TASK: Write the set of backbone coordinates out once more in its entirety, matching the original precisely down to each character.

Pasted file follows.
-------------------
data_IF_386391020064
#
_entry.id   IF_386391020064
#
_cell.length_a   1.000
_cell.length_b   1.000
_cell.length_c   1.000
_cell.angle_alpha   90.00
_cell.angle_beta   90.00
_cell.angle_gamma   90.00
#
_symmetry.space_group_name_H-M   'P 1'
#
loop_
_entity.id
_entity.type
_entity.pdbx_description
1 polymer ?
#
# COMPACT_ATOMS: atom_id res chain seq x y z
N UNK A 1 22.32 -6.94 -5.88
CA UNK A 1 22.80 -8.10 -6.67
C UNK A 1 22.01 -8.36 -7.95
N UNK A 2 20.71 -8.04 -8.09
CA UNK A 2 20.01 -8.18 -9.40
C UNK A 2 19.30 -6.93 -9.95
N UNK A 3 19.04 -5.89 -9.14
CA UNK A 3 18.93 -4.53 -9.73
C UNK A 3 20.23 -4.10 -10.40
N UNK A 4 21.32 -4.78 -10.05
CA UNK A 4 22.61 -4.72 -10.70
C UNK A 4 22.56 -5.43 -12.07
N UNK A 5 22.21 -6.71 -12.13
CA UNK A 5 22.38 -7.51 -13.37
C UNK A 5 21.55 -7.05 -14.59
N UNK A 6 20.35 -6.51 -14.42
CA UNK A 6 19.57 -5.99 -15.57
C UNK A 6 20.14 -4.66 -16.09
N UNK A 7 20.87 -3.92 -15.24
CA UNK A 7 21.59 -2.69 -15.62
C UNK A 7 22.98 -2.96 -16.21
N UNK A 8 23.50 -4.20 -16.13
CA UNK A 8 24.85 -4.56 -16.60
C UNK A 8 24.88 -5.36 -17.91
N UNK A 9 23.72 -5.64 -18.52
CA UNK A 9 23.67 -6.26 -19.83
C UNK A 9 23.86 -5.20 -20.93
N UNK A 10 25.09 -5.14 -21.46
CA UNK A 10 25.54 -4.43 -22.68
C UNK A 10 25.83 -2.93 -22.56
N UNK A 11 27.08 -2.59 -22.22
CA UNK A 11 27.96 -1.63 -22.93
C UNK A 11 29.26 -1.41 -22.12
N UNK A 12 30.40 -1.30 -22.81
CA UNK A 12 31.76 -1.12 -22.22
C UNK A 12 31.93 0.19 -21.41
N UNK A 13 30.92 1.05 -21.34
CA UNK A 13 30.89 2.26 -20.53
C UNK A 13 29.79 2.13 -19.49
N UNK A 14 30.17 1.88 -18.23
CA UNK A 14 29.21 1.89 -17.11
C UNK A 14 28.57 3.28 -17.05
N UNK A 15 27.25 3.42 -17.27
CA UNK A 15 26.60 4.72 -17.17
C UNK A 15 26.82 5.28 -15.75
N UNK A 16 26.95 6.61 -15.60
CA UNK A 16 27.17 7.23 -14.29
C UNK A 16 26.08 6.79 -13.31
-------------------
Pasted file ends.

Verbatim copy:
data_IF_386391020064
#
_entry.id   IF_386391020064
#
_cell.length_a   1.000
_cell.length_b   1.000
_cell.length_c   1.000
_cell.angle_alpha   90.00
_cell.angle_beta   90.00
_cell.angle_gamma   90.00
#
_symmetry.space_group_name_H-M   'P 1'
#
loop_
_entity.id
_entity.type
_entity.pdbx_description
1 polymer ?
#
# COMPACT_ATOMS: atom_id res chain seq x y z
N UNK A 1 22.32 -6.94 -5.88
CA UNK A 1 22.80 -8.10 -6.67
C UNK A 1 22.01 -8.36 -7.95
N UNK A 2 20.71 -8.04 -8.09
CA UNK A 2 20.01 -8.18 -9.40
C UNK A 2 19.30 -6.93 -9.95
N UNK A 3 19.04 -5.89 -9.14
CA UNK A 3 18.93 -4.53 -9.73
C UNK A 3 20.23 -4.10 -10.40
N UNK A 4 21.32 -4.78 -10.05
CA UNK A 4 22.61 -4.72 -10.70
C UNK A 4 22.56 -5.43 -12.07
N UNK A 5 22.21 -6.71 -12.13
CA UNK A 5 22.38 -7.51 -13.37
C UNK A 5 21.55 -7.05 -14.59
N UNK A 6 20.35 -6.51 -14.42
CA UNK A 6 19.57 -5.99 -15.57
C UNK A 6 20.14 -4.66 -16.09
N UNK A 7 20.87 -3.92 -15.24
CA UNK A 7 21.59 -2.69 -15.62
C UNK A 7 22.98 -2.96 -16.21
N UNK A 8 23.50 -4.20 -16.13
CA UNK A 8 24.85 -4.56 -16.60
C UNK A 8 24.88 -5.36 -17.91
N UNK A 9 23.72 -5.64 -18.52
CA UNK A 9 23.67 -6.26 -19.83
C UNK A 9 23.86 -5.20 -20.93
N UNK A 10 25.09 -5.14 -21.46
CA UNK A 10 25.54 -4.43 -22.68
C UNK A 10 25.83 -2.93 -22.56
N UNK A 11 27.08 -2.59 -22.22
CA UNK A 11 27.96 -1.63 -22.93
C UNK A 11 29.26 -1.41 -22.12
N UNK A 12 30.40 -1.30 -22.81
CA UNK A 12 31.76 -1.12 -22.22
C UNK A 12 31.93 0.19 -21.41
N UNK A 13 30.92 1.05 -21.34
CA UNK A 13 30.89 2.26 -20.53
C UNK A 13 29.79 2.13 -19.49
N UNK A 14 30.17 1.88 -18.23
CA UNK A 14 29.21 1.89 -17.11
C UNK A 14 28.57 3.28 -17.05
N UNK A 15 27.25 3.42 -17.27
CA UNK A 15 26.60 4.72 -17.17
C UNK A 15 26.82 5.28 -15.75
N UNK A 16 26.95 6.61 -15.60
CA UNK A 16 27.17 7.23 -14.29
C UNK A 16 26.08 6.79 -13.31